Last Updated on March 11, 2021
Today, gears are a major part of our lives. Mostly hidden by appropriate enclosures, they do their work in all manner of servile devices from washing machines to laser printers to chainsaws. Many aspects of life would be far different and more difficult without gears.
Two specific types of gears are in common use worldwide. Straight cut (or spur) gears and helical gears. These may be the most common gear types in use today.
So let’s examine these two designs, what they look like, how they function and the pros and cons of each as far as automotive applications are concerned.
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Straight Cut Gears
What Are Straight Cut Gears?
As the name implies, straight cut gears have straight gear teeth that align with (are parallel to) the gear’s mounting shaft. As with any gear, the teeth are precisely profiled by extremely accurate machining (hobbing) processes. The materials used have both high strength and extremely hard surfaces to enable long service lives.
When straight cut gears engage, the tolerance of manufacture for each tooth enables only one pair of teeth to carry load at any moment in time. When two of such gear teeth first touch, it will be along a straight line parallel with the two shafts.
The effect of this impact event (remember, each gear is turning) is to generate sound. And as a spur mesh turns, that sound will be a whirring noise that increases in frequency and volume as gear speed increases.
Under load, a pair of straight cut gears will create a separating force that works to push the gears apart. The support structure for the gear shafts must be designed to adequately oppose such forces.
Almost zero axial forces (forces parallel to the gear shafts) will be generated. These forces are due to inevitable manufacturing tolerances present in the mating gear teeth profiles. But they are very small and pose little influence on spur gearbox housing design considerations.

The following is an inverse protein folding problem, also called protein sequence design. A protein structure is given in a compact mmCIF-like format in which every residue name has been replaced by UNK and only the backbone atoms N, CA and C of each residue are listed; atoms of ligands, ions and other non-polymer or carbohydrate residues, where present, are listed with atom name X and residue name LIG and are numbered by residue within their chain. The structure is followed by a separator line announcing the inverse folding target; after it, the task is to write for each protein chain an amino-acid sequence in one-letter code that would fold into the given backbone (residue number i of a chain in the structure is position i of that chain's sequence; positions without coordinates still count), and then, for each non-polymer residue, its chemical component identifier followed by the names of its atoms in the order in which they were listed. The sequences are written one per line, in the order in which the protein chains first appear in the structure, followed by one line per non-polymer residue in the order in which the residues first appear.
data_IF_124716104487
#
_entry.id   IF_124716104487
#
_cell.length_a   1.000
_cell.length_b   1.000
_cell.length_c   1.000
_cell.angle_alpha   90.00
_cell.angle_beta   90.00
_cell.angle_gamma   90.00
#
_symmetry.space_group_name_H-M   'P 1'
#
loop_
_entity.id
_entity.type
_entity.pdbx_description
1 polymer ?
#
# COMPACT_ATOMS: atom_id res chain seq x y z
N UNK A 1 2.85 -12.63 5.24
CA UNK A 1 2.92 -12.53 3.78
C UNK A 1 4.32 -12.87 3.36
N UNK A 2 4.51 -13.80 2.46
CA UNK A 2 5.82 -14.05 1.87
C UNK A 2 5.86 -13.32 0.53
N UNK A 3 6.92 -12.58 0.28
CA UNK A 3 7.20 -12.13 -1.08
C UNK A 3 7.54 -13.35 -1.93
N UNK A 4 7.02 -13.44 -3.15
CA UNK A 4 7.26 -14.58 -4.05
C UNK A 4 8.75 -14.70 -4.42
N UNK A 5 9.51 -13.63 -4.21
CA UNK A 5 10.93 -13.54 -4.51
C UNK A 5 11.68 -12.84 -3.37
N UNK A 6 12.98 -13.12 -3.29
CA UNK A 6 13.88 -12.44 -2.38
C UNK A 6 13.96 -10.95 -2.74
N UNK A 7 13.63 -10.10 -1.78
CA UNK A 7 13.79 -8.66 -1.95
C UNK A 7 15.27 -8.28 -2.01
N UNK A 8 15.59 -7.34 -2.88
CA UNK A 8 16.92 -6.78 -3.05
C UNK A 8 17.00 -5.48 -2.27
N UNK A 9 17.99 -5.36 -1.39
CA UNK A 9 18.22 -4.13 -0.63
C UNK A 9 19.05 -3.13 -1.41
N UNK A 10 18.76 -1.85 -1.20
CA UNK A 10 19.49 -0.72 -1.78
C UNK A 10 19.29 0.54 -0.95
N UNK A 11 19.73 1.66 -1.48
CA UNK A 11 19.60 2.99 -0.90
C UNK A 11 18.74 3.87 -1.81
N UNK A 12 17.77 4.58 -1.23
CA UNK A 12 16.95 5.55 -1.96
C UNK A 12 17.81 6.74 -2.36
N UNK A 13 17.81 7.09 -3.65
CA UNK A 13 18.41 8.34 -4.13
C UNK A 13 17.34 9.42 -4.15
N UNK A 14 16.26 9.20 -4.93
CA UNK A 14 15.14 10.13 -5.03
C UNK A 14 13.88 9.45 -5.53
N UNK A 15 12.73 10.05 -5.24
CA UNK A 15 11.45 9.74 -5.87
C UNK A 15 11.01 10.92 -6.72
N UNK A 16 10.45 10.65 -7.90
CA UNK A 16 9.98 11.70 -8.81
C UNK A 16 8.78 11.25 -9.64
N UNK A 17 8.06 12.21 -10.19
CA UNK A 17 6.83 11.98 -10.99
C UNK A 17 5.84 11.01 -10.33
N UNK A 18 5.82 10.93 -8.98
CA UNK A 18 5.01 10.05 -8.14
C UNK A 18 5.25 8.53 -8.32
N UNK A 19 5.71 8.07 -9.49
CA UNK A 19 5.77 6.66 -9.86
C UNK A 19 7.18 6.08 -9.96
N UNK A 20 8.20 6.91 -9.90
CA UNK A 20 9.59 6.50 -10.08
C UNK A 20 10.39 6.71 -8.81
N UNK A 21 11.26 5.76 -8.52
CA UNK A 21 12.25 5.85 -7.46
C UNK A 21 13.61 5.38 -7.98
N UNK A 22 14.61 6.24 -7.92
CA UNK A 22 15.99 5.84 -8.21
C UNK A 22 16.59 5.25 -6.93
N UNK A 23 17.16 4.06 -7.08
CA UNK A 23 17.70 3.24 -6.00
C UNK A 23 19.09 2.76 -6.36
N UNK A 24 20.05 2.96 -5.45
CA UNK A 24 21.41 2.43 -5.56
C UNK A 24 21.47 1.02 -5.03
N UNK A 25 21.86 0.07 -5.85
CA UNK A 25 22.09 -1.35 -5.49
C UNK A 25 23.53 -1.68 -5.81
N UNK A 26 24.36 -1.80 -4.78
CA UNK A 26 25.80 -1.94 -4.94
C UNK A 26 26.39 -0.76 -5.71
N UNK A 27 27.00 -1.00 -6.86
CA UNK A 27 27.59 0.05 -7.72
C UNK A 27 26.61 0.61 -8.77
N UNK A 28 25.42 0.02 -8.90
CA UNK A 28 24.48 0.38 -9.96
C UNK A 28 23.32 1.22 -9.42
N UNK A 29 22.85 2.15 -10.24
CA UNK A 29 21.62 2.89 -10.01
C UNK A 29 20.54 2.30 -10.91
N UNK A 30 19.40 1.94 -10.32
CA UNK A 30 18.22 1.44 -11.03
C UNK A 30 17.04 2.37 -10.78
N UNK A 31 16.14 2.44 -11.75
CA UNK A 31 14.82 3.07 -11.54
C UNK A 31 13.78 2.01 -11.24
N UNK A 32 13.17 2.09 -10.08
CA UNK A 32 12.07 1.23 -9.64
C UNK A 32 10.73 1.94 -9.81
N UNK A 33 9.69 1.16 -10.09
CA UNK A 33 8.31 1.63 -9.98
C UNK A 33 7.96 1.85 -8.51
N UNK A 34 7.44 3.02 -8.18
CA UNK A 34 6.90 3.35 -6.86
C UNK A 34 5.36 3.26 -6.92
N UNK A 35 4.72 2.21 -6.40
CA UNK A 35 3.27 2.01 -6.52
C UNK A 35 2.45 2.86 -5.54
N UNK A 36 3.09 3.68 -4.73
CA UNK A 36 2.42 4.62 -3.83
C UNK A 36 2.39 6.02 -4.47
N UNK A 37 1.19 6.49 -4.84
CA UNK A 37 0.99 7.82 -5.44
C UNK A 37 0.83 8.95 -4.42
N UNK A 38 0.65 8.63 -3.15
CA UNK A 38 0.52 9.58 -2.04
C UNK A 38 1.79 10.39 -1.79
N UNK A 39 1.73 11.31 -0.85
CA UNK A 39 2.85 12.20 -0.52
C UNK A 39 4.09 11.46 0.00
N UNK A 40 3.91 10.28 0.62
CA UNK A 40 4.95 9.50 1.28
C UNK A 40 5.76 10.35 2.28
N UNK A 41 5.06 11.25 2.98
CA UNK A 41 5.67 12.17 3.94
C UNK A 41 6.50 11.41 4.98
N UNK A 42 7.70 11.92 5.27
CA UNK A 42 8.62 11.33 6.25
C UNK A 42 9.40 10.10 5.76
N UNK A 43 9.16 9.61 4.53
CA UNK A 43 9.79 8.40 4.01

Pros of Straight Cut Gears
For straight cut gears, the benefits compared to helical gears are as follows:
- Lower Cost: Because a straight cut gear has its teeth machined in straight lines parallel to the gear’s centerline, the manufacturing process is simpler. Thus it is less costly to both design and to produce.
- Minimal Thrust Load: As discussed earlier, this type of gear produces little thrust loading along the gear shafts. This simplifies the design and manufacturing costs for the gearbox. It also helps minimize the gearbox housing weight and size, an important benefit for racing cars.
- Higher Efficiency: Straight cut gears operate with less sliding action than helical gears. Thus less energy is lost during operation making such gearsets more energy efficient. For racing applications, maximum efficiency increases power to the rear wheels and thus more speed.
Cons of Straight Cut Gears
For straight cut gears, there is only one primary disadvantage:
- Higher Noise: The noise produced by straight cut gears would be considered objectionable by most passenger automobile owners. For racing operation, noise is not an issue, and straight cut gearing often finds a home there.
What Are Helical Gears?
Helix is the name for the pattern made by a line that turns in a circle and advances at a constant angle parallel to its center of rotation. Think of a common wood screw. The threads you see are cut in a helical pattern.
The teeth of a helical gear are machined in a similar angled pattern. The helix angle with respect to a gear’s direction of rotation can range between 15 to 30 degrees.
When helical gears engage, they first touch at a point and then engagement increases as the contact point slides along the helical surface of each tooth. Such engagement occurs with less impact than that of the straight cut gears due to the angular arrangement of the teeth.